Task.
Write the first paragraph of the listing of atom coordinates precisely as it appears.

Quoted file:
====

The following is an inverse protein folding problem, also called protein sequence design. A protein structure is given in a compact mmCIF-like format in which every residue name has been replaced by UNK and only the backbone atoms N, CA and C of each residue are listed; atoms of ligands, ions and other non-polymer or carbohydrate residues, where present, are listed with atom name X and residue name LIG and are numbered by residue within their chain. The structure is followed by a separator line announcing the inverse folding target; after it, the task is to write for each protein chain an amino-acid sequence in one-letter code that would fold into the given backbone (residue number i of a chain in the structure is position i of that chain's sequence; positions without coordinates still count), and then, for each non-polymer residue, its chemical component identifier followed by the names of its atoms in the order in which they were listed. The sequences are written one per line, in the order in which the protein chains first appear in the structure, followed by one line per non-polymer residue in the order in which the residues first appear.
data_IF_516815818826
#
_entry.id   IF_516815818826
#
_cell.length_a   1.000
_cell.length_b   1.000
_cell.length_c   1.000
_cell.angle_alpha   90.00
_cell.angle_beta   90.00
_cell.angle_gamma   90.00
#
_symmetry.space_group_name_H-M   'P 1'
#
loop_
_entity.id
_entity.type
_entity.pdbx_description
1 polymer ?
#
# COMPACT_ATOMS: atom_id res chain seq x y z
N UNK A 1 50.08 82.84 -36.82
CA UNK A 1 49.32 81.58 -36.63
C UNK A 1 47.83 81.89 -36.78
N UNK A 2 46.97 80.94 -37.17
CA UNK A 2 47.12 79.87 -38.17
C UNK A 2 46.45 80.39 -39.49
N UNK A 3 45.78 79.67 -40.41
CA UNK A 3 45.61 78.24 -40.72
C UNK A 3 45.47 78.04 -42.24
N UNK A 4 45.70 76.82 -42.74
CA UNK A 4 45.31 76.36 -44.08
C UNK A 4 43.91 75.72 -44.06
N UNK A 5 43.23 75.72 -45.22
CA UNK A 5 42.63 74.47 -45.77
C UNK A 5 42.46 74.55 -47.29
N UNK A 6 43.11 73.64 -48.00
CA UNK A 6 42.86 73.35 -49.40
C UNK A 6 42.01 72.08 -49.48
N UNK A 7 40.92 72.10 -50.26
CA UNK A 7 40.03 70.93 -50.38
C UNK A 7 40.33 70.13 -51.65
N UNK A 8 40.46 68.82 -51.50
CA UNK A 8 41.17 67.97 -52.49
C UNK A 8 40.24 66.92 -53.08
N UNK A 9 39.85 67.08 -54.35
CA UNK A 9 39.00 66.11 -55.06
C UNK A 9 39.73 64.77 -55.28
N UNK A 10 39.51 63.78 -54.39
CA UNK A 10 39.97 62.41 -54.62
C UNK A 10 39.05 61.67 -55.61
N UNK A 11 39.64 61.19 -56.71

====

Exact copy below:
The following is an inverse protein folding problem, also called protein sequence design. A protein structure is given in a compact mmCIF-like format in which every residue name has been replaced by UNK and only the backbone atoms N, CA and C of each residue are listed; atoms of ligands, ions and other non-polymer or carbohydrate residues, where present, are listed with atom name X and residue name LIG and are numbered by residue within their chain. The structure is followed by a separator line announcing the inverse folding target; after it, the task is to write for each protein chain an amino-acid sequence in one-letter code that would fold into the given backbone (residue number i of a chain in the structure is position i of that chain's sequence; positions without coordinates still count), and then, for each non-polymer residue, its chemical component identifier followed by the names of its atoms in the order in which they were listed. The sequences are written one per line, in the order in which the protein chains first appear in the structure, followed by one line per non-polymer residue in the order in which the residues first appear.